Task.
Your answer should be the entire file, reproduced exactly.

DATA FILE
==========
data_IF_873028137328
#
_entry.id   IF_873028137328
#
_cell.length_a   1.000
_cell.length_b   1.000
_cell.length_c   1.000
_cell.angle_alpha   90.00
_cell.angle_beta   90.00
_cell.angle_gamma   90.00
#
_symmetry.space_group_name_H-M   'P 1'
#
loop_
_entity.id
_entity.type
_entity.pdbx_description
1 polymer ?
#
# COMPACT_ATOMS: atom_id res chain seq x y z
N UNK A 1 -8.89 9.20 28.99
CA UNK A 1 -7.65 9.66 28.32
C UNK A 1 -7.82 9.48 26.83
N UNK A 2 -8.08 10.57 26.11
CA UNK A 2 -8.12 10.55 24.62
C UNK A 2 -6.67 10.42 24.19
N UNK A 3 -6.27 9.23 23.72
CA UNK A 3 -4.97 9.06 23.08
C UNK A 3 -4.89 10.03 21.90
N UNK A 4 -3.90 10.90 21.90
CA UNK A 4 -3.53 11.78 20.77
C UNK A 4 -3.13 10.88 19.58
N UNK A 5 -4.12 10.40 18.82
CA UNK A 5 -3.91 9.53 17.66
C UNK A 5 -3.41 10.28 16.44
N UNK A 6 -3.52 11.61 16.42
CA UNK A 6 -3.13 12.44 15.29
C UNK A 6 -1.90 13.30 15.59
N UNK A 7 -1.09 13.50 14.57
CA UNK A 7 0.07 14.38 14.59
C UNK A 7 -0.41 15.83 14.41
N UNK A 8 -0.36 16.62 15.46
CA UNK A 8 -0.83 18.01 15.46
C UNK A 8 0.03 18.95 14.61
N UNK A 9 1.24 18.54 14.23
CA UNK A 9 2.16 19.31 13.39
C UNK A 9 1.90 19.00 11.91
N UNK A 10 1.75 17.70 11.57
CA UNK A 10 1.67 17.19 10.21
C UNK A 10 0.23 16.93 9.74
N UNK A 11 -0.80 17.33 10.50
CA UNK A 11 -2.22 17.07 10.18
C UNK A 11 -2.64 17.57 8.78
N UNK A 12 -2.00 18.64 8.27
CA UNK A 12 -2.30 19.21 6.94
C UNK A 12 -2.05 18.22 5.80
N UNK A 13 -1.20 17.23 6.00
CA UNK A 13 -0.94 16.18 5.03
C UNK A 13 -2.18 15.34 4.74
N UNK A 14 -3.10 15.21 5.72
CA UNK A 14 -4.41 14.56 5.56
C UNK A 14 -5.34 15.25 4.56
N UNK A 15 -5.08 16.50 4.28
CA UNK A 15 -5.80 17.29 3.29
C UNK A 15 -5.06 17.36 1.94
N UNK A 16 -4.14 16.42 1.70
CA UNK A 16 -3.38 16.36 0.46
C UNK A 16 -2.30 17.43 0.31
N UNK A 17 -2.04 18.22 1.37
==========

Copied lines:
data_IF_873028137328
#
_entry.id   IF_873028137328
#
_cell.length_a   1.000
_cell.length_b   1.000
_cell.length_c   1.000
_cell.angle_alpha   90.00
_cell.angle_beta   90.00
_cell.angle_gamma   90.00
#
_symmetry.space_group_name_H-M   'P 1'
#
loop_
_entity.id
_entity.type
_entity.pdbx_description
1 polymer ?
#
# COMPACT_ATOMS: atom_id res chain seq x y z
N UNK A 1 -8.89 9.20 28.99
CA UNK A 1 -7.65 9.66 28.32
C UNK A 1 -7.82 9.48 26.83
N UNK A 2 -8.08 10.57 26.11
CA UNK A 2 -8.12 10.55 24.62
C UNK A 2 -6.67 10.42 24.19
N UNK A 3 -6.27 9.23 23.72
CA UNK A 3 -4.97 9.06 23.08
C UNK A 3 -4.89 10.03 21.90
N UNK A 4 -3.90 10.90 21.90
CA UNK A 4 -3.53 11.78 20.77
C UNK A 4 -3.13 10.88 19.58
N UNK A 5 -4.12 10.40 18.82
CA UNK A 5 -3.91 9.53 17.66
C UNK A 5 -3.41 10.28 16.44
N UNK A 6 -3.52 11.61 16.42
CA UNK A 6 -3.13 12.44 15.29
C UNK A 6 -1.90 13.30 15.59
N UNK A 7 -1.09 13.50 14.57
CA UNK A 7 0.07 14.38 14.59
C UNK A 7 -0.41 15.83 14.41
N UNK A 8 -0.36 16.62 15.46
CA UNK A 8 -0.83 18.01 15.46
C UNK A 8 0.03 18.95 14.61
N UNK A 9 1.24 18.54 14.23
CA UNK A 9 2.16 19.31 13.39
C UNK A 9 1.90 19.00 11.91
N UNK A 10 1.75 17.70 11.57
CA UNK A 10 1.67 17.19 10.21
C UNK A 10 0.23 16.93 9.74
N UNK A 11 -0.80 17.33 10.50
CA UNK A 11 -2.22 17.07 10.18
C UNK A 11 -2.64 17.57 8.78
N UNK A 12 -2.00 18.64 8.27
CA UNK A 12 -2.30 19.21 6.94
C UNK A 12 -2.05 18.22 5.80
N UNK A 13 -1.20 17.23 6.00
CA UNK A 13 -0.94 16.18 5.03
C UNK A 13 -2.18 15.34 4.74
N UNK A 14 -3.10 15.21 5.72
CA UNK A 14 -4.41 14.56 5.56
C UNK A 14 -5.34 15.25 4.56
N UNK A 15 -5.08 16.50 4.28
CA UNK A 15 -5.80 17.29 3.29
C UNK A 15 -5.06 17.36 1.94
N UNK A 16 -4.14 16.42 1.70
CA UNK A 16 -3.38 16.36 0.46
C UNK A 16 -2.30 17.43 0.31
N UNK A 17 -2.04 18.22 1.37